Thursday, May 5, 2011

Congress blasts Sony for response to network breaches

Thursday, May 5, 2011

Lawmakers ripped into Sony over its response to breaches of its PlayStation Network and Sony Online Entertainment service during a House committee hearing Wednesday about consumer data theft.

  • Sony headquarters in Tokyo.

    By Koji Sasahara, AP

    Sony headquarters in Tokyo.

By Koji Sasahara, AP

Sony headquarters in Tokyo.

Sony declined an invitation to testify about the April 19 data breach as did e-mail-marketing firm Epsilon, which suffered a breach announced last month that could have affected 60 million e-mail addresses. Their absences were "unacceptable," said Rep. Mary Bono Mack, R-Calif., who chaired the House Committee on Energy and Commerce subcommittee hearing.

"I hate to pile on, but in essence Sony put the burden on consumers to 'search' for information, instead of accepting the burden of notifying them. If I have anything to do with it, that kind of half-hearted, half-baked response is not going to fly in the future," said Bono Mack, who plans to introduce legislation to protect consumers against data theft.

Sony Computer Entertainment Chairman Kazuo Hirai sent responses to committee questions: "What is becoming more and more evident," he wrote, "is that Sony has been the victim of a very carefully planned, very professional, highly sophisticated criminal cyberattack designed to steal personal and credit card information for illegal purposes."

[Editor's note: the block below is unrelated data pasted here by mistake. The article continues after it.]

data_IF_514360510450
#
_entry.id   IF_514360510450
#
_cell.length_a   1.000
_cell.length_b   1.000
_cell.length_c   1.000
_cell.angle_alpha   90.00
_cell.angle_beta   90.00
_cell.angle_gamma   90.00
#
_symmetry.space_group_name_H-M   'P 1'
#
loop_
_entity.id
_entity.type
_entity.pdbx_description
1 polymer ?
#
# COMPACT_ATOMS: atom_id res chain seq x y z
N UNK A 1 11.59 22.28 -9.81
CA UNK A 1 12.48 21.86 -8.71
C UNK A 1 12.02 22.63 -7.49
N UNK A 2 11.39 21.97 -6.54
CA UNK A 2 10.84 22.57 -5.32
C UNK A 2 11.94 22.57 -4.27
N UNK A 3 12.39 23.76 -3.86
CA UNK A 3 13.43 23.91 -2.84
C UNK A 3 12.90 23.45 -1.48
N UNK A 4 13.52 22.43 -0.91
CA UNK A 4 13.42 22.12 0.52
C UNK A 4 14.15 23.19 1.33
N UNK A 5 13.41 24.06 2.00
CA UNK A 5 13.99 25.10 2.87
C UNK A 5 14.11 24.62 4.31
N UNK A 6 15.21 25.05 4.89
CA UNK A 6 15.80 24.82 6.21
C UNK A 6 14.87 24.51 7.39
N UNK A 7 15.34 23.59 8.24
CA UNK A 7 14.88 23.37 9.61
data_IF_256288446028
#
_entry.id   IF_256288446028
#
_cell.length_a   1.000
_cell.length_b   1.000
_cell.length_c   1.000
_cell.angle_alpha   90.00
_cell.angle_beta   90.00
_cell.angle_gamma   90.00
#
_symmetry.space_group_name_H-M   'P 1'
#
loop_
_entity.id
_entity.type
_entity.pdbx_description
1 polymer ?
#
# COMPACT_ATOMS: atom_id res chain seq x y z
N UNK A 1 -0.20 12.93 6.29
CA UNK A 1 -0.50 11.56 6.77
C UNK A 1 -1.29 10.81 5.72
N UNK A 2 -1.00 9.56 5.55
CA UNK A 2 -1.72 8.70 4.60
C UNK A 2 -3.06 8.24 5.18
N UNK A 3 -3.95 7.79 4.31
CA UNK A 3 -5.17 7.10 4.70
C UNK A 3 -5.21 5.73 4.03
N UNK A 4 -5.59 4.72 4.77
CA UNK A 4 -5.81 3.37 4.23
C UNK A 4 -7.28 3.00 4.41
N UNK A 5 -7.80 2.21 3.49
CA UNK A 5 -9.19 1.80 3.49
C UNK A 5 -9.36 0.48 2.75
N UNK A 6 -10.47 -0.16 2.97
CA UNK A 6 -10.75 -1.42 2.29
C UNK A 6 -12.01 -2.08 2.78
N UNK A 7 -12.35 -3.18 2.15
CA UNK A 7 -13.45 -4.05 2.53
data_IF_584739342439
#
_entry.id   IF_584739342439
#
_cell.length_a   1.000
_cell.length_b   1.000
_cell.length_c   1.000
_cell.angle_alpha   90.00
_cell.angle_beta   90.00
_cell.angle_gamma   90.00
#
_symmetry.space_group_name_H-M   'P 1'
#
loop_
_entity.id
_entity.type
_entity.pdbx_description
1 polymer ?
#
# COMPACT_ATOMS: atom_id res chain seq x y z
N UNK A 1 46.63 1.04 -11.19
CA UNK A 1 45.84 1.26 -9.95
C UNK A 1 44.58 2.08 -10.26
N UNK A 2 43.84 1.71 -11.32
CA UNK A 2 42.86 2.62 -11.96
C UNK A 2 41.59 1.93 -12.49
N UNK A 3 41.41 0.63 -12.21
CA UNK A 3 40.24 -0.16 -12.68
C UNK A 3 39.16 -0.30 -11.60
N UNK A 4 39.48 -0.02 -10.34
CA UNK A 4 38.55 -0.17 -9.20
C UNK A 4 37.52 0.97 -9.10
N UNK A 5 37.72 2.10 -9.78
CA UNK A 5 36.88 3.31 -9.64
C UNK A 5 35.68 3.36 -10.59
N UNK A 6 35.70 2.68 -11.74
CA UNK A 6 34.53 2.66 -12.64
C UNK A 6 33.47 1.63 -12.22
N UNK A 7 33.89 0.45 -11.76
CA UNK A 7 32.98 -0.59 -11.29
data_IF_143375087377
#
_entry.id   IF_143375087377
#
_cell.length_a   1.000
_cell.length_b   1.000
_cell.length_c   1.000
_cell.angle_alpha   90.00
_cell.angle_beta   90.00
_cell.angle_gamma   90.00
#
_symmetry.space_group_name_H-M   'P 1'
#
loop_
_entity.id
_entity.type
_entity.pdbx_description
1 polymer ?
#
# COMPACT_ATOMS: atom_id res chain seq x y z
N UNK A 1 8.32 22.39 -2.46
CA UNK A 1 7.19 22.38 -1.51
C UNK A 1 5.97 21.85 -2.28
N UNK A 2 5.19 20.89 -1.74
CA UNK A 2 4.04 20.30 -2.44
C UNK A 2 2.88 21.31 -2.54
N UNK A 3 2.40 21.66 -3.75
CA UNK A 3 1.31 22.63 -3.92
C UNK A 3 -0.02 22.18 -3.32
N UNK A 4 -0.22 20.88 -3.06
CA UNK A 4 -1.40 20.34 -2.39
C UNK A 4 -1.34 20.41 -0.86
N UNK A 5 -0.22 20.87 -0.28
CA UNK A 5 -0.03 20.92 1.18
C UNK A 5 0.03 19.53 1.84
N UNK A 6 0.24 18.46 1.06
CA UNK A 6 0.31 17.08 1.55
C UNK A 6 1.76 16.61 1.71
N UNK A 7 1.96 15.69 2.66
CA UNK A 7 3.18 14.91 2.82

Bono Mack blasted Sony for its slow response. The company "first revealed information about the data breach on their blog," she said. "That's right, a blog."

Hirai also wrote that Sony learned of the breach April 19 and shut down the PlayStation Network April 20. Sony didn't inform PlayStation Network users until six days later that personal, and possibly credit card, data were compromised.

Sony is still not certain whether credit card data were swiped during the PlayStation Network breach.

On Monday, Sony Online Entertainment revealed it had shut down all services due to an intrusion. The breach exposed the personal data of 24.6 million subscribers and some financial info.

Hirai said the network attacks were a protest against Sony's lawsuit filed in federal court against a hacker. "Intruders had planted a file on one of our Sony Online Entertainment servers, named 'Anonymous,' with the words, 'We are Legion,'" he said.

Hirai also detailed additional security measures Sony took after the breaches.

Bono Mack asked the expert witnesses why Sony did not have such measures in place in the first place. "It boggles the mind," said Justin Brookman of the Center for Democracy & Technology.


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